You might try packing a lunch instead for a week and see what your child says about those new, homemade lunches. I have begun to believe in opting out of state standardized tests. I also think it may be time to opt out of school lunches when finances permit. The quality of lunches depends on districts and the tolerance for those lunches varies from child to child. But I would be having conversations with my children if they went to today’s schools, making sure that lunch was not a food-light, social opportunity that ended with overflowing garbage cans.


Should Abdi and Kona eat breakfast?

garbage(A post for parents and teachers with midmorning crashers.)

Yahoo has article #234,908 on whether or not you should eat breakfast. Readers will no doubt be stunned to discover the answer is yes. But after doing cafeteria duty for a couple of days in the last week, I want to weigh in on the issue of breakfast. I have seen so much food thrown away, and much more in one district than another. The quality of school lunches directly affects how much food is eaten.

But this post is about breakfast. Should kids eat breakfast? I’ll run with the crowd and say yes, but breakfast does not strike me as a yes-or-no question. Individual children vary widely in how well they tolerate mornings without food. Certain kids crash in the middle of the morning when they have not eaten. Others power through.

Here’s the issue: Many kids are receiving breakfasts at school. Those breakfasts may be breakfast bars, cheese sticks, cereal boxes, French toast sticks or any number of options, often with fruit. Here’s the problem: Some kids don’t bother to go to the cafeteria or don’t bother to eat if they do. They toss most or even all their food in the trash. You would think that the daily 10:00 A.M. wipeout would lead to kids managing to stuff down their granola bars and apples, but kids live in the moment, and, in the moment, kids may dislike granola bars and figure the apple’s not worth the bother.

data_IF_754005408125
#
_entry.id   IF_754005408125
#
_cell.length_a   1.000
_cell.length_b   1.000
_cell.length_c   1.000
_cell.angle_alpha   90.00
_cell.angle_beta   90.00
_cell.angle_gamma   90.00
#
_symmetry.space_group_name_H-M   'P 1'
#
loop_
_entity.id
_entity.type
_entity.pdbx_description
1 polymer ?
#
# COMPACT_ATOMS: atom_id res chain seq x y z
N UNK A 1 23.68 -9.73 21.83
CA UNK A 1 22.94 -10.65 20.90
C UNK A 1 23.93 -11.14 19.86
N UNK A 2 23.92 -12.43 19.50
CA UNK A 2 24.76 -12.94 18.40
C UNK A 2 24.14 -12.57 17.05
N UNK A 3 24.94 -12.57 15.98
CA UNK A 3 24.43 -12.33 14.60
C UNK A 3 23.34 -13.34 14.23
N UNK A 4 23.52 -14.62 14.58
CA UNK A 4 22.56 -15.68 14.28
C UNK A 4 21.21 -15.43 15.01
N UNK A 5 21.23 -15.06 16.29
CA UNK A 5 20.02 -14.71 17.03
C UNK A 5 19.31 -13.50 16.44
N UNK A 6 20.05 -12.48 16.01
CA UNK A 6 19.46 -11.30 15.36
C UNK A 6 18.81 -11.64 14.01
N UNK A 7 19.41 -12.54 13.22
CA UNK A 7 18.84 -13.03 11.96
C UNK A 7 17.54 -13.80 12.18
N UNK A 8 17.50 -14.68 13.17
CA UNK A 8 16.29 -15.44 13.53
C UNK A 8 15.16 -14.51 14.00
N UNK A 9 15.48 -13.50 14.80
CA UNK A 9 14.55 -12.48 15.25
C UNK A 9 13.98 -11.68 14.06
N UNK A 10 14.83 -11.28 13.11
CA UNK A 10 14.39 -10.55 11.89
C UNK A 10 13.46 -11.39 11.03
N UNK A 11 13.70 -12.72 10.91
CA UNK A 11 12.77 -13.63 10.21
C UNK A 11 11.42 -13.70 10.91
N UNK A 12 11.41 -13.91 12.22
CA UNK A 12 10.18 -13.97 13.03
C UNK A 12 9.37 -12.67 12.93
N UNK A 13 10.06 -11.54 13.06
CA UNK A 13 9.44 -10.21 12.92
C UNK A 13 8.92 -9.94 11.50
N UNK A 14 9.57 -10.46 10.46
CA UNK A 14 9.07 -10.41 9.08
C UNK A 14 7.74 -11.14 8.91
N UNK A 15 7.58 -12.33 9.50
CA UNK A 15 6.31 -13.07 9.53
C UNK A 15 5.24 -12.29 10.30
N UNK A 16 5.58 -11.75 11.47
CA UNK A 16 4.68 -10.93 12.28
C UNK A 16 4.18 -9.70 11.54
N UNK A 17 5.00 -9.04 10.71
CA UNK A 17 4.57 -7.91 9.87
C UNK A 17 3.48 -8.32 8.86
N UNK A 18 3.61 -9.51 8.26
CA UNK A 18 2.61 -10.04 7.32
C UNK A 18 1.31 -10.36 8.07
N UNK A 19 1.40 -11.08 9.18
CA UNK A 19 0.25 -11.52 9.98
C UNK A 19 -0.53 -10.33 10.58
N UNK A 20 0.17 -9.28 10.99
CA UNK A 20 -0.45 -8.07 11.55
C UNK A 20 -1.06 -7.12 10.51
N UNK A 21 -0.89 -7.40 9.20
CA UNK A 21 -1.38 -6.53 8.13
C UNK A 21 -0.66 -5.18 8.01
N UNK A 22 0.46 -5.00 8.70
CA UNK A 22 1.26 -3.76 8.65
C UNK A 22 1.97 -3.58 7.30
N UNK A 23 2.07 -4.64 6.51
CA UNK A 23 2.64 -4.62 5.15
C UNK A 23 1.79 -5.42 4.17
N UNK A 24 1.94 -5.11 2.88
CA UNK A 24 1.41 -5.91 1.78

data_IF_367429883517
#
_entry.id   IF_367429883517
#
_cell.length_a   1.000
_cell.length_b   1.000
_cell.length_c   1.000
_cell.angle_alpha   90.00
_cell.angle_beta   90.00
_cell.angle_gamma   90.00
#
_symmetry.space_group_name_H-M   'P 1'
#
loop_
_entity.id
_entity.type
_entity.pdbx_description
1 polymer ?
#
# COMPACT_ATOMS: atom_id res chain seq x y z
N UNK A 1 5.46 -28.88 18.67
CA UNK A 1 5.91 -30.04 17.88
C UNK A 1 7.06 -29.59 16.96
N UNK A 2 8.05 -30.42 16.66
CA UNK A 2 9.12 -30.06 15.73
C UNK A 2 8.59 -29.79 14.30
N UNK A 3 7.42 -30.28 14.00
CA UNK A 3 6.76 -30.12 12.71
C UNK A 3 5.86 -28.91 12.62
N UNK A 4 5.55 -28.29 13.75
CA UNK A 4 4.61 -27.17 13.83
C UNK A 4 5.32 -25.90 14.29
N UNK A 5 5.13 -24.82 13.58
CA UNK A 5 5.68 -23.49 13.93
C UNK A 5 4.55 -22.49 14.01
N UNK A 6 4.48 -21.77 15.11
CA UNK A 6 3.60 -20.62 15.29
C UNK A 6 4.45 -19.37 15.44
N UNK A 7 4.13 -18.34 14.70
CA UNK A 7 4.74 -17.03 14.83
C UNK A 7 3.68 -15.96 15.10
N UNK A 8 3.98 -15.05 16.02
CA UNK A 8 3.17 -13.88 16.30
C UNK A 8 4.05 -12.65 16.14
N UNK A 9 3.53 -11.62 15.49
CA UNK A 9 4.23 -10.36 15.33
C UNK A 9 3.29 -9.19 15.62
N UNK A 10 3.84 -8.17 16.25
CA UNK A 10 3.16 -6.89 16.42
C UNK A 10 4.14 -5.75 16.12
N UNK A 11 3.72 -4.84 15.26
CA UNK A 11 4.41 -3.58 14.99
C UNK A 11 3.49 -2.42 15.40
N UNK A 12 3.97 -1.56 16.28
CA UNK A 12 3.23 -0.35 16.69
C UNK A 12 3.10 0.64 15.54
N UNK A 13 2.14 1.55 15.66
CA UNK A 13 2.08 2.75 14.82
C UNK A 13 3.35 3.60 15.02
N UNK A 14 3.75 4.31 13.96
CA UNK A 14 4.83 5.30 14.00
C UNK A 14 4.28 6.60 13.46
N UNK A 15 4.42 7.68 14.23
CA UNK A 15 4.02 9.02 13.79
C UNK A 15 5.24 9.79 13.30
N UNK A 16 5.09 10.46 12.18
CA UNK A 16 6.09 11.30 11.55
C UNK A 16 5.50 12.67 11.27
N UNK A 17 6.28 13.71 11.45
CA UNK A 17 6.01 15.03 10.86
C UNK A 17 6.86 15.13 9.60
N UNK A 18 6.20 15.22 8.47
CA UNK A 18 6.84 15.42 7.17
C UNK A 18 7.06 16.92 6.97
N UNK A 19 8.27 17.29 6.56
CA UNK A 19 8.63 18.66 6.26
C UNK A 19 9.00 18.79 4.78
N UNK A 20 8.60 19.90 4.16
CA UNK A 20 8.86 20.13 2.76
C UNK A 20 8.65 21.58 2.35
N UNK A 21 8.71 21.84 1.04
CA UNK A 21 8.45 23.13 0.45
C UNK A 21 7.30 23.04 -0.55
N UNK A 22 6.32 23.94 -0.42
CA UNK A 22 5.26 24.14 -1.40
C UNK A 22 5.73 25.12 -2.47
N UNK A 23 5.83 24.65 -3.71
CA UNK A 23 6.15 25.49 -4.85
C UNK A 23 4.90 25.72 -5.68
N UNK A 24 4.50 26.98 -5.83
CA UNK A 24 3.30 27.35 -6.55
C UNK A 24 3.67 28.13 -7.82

Eduhonesty: I recommend that parents of crashers feed their children at home before they leave for school. Parents can make sure that breakfast is eaten. Cafeteria personnel cannot be relied upon to do the same. They mostly become immune to overflowing garbage cans. They are also working and don’t have the time to sit down and coax the many kids who are chattering while their food languishes.

Yes, we are providing food, but that does not mean that the food is being consumed. We are also filling landfills. I think parents sometimes trust that their children’s nutritional needs are being met. But nobody stops Abdi or Kona from dumping their breakfast or lunch in the trash. Teachers and cafeteria workers may pause to say, “Don’t you like your sandwich?” but when Kona says, “No,” that usually cuts the conversation short. Three or four adults out on a floor in a cafeteria with a few hundred kids and only one-half hour for lunch or breakfast can only do so much.

I vote for feeding some kids before they leave home.

The Sup’s a young guy